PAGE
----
Sacramento Mayor Darrell Steinberg, the Sacramento City Council and City Manager gave themselves big raises in May, as crime spiked in the city, as the drug-addicted homeless multiplied, while the city was still in the red tier of the Governor’s COVID lockdown, and as council members proposed cutting $30 million from the police department budget.
Now Steinberg wants to open homeless shelters, tiny homes and tent encampments in 20 residential neighborhoods and locations around the city, SacBee.com reported. Because eradicating the drug-addicted homeless from areas where families live, children play, youth athletes play, and neighbors walk, run, exercise and recreate is not on the table – and never has been.
This isn’t the Mayor’s and City Council’s first attempt to spread the homeless love around the city. In December, the Globe reported, “Rather than finding ways to get Sacramento’s large homeless population the emergency medical and mental health services they need, Mayor Darrell Steinberg is threatening city residents with tent cities in their neighborhoods. Calling Sacramento residents ‘NIMBYs,’ Steinberg wants the city council to adopt a ‘master plan’ – essentially a map marking potential properties across the city.”
Steinberg also approved tiny apartments in a renovated old downtown hotel, which cost more than $445,000 per unit for about 250 square feet of living space, as the Globe reported. This project only benefitted the union contractors.
Beds aren’t what Sacramento’s homeless need. Providing an apartment, tent or tiny home will only exacerbate the problem if the street vagrants do not receive treatment for their drug and alcohol addiction issues, and severe mental illness.
The Mayor has been exposed to several successful programs dealing with homelessness including Sacramento’s St. John’s Program for Real Change and San Antonio-based Haven For Hope. But those programs actually help change the lives of the drug addicted and mentally ill by focusing first on sobriety and treatment.
Allowing people to live on the streets, in camps, in their own filth, is cruel. Putting drug addicts and the mentally ill in tiny homes, apartments or motels never addresses how they became homeless in the first place, or the root of the real problem whether it truly is just homelessness, or is a larger mental illness issue.
Providing a roof over the heads of mentally ill drug addicts only enables their behavior. Where is the plan to change that behavior? The Globe has asked the Mayor and City Council this question many times, but it remains unanswered.
If homelessness in California was sincerely and thoughtfully addressed, the state and federal funding would stop flowing. It’s a giant funding scheme.
Filthy rat-infested Homeless encampments are everywhere in the city, including locations where Steinberg is proposing making them official – under freeways, along streets and sidewalks, along frontage roads, bordering golf courses, along the rivers, in city parks and residential neighborhoods. People living in dilapidated RVs and beat-up cars line city streets while Mayor Steinberg continues to collect state and federal funding. We have no idea where this funding goes because according to Sacramento’s Homeless Services Coordinator, the city’s Continuum of Care is administered through Sacramento Steps Forward, a Non-Governmental-Organization which directly receives federal funding for homelessness for Sacramento County. Sacramento Housing and Redevelopment Agency also receives “homeless” funding. So far, funding only seems to attract more drug-addicted homeless to the Capitol City… like feeding stray cats does.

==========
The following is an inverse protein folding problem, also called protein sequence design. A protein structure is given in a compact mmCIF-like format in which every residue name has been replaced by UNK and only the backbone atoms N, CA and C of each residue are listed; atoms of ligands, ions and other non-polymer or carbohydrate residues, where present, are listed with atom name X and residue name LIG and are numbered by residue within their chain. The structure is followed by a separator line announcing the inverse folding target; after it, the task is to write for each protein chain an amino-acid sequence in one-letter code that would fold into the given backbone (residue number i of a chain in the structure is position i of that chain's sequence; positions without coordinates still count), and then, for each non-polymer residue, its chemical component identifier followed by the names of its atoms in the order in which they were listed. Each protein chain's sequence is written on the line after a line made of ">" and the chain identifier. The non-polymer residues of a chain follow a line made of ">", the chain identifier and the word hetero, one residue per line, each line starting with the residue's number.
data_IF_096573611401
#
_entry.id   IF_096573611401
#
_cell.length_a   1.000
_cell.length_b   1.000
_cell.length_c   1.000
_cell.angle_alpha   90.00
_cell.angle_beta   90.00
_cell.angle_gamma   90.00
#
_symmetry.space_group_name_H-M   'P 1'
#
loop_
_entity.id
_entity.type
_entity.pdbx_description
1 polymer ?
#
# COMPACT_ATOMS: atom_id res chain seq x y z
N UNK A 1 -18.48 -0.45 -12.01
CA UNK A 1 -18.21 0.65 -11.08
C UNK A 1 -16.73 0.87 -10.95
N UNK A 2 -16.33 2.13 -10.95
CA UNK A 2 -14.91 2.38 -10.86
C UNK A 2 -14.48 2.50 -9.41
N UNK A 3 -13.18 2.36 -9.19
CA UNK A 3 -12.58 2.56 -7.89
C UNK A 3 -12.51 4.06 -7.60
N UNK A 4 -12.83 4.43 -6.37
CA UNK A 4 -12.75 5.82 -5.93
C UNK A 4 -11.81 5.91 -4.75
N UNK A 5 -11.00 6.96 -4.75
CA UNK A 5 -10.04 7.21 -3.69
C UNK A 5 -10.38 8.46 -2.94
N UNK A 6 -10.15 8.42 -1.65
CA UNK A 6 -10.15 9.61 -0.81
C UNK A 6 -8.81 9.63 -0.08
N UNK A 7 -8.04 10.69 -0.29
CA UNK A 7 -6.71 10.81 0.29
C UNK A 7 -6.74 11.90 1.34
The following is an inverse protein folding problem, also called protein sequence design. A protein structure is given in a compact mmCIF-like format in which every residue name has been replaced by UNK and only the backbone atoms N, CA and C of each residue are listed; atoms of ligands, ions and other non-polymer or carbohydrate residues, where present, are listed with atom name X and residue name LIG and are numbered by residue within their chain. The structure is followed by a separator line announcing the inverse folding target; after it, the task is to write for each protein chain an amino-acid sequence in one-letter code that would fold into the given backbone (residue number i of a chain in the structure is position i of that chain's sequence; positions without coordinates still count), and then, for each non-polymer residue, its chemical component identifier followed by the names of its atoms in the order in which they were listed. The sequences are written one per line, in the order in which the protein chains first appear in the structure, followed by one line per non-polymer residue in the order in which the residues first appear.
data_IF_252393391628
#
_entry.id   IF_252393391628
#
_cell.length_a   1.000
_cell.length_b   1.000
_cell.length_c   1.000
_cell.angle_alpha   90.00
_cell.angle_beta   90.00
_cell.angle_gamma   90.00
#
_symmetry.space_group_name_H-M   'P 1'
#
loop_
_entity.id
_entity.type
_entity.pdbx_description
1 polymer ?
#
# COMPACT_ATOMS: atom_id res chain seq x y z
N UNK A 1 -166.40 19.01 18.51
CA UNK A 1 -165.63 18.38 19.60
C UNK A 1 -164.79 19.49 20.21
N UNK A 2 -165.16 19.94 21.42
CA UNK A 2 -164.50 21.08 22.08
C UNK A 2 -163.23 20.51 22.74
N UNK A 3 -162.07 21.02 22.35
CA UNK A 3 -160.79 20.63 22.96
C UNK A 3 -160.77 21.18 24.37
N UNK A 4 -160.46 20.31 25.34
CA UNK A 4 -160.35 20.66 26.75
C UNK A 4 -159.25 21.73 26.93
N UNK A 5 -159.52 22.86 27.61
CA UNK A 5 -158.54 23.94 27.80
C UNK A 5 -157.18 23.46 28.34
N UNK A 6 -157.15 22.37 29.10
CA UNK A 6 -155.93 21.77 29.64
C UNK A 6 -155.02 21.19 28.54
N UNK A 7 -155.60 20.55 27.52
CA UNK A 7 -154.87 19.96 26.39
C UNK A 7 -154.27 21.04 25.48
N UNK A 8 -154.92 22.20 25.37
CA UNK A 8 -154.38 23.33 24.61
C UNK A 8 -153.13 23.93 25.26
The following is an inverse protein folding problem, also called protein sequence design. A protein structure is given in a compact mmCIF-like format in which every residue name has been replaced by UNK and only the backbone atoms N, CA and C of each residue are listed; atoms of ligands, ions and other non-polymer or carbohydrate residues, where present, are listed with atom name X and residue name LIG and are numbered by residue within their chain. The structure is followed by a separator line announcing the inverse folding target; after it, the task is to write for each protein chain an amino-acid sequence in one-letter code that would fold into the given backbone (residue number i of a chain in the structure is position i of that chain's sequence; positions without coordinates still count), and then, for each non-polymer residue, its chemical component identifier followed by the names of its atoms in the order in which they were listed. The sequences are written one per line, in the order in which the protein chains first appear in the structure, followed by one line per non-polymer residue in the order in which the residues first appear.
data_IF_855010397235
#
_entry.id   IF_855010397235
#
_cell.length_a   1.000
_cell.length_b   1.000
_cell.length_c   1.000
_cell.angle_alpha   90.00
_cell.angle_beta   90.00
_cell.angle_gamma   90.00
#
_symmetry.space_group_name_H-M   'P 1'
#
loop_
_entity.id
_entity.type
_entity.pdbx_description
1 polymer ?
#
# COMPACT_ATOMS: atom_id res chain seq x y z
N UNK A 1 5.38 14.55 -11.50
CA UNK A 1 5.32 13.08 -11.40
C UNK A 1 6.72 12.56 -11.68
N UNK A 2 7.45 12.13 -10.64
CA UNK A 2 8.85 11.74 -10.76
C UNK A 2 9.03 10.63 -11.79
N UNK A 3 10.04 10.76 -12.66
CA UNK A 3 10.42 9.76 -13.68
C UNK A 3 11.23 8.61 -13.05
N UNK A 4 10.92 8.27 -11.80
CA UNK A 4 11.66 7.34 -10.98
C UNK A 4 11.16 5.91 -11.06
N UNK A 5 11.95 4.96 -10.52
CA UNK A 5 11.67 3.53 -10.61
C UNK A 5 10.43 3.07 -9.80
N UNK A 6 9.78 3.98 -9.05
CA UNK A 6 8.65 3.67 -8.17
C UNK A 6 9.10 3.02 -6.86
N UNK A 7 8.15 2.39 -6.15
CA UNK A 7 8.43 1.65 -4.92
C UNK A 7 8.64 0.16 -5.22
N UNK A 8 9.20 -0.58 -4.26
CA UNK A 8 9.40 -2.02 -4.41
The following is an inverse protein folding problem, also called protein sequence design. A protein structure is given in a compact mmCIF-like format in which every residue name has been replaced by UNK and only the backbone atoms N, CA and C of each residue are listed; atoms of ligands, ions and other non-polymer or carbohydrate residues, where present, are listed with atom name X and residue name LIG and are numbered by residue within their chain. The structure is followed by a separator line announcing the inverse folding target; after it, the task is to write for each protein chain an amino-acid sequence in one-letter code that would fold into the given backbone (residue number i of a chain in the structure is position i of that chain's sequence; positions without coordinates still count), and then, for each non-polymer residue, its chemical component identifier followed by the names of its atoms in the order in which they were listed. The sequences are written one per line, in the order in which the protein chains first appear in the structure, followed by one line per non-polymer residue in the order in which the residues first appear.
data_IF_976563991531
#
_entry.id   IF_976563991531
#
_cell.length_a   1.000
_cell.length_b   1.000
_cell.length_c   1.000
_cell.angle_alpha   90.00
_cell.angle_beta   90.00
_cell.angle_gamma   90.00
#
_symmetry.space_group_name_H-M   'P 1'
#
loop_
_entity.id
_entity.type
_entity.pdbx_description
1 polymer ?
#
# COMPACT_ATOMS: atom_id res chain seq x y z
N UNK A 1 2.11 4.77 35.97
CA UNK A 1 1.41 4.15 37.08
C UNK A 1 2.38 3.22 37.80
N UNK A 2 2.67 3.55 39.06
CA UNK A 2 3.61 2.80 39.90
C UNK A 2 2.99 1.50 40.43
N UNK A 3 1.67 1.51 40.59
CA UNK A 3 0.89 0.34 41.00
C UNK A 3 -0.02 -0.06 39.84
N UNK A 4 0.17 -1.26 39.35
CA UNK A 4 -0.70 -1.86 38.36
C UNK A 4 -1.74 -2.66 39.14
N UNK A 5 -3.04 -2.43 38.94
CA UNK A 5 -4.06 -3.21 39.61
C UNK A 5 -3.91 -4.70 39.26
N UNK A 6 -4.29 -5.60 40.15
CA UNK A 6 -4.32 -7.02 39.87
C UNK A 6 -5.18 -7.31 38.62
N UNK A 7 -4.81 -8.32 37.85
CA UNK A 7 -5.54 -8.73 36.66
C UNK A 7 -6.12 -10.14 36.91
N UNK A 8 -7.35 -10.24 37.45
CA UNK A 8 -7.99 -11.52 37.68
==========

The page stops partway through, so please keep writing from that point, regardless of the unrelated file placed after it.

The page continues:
A glaring comment from the article explains the attitude with the city:
“It’s really disappointing that the wealthier neighborhoods did not step up in the same way to make the plan more equitable across on the board,” said Bob Erlenbusch, executive director of the Sacramento Regional Coalition to End Homelessness.
Mr. Erlenbusch may have a point if residents of those neighborhoods were even consulted or allowed to address the City Council. But this was all done behind closed doors – again.
Since his election as Mayor of Sacramento in 2016, Steinberg’s schemes to help the homeless have only resulted in growing Sacramento’s homeless population: “The plan includes opening a large 350-bed campus-style shelter at location yet to be disclosed, converting six motels into shelter or housing, increasing motel and housing vouchers, and adding more scattered site housing.”
And now he plans to spread the homeless out: “Every district in this city will be represented in this plan,” Steinberg said.
In a 2018 interview with Dr. Ben Carson, then-U.S. Housing and Urban Development Secretary, about HUD’s approach to decreasing homelessness in cities throughout the country, he said that California is not approaching the homeless and transient problem correctly by allowing the massive tent cities to flourish; he said it costs cities less to get the homeless off the street than to deal with filthy homeless encampments and the ensuing health and disease concerns. Dr. Carson is also a believer in not making the homeless too comfortable. “Compassion means not giving people ‘a comfortable setting that would make somebody want to say: ‘I’ll just stay here. They will take care of me,’” Carson told the New York Times last year.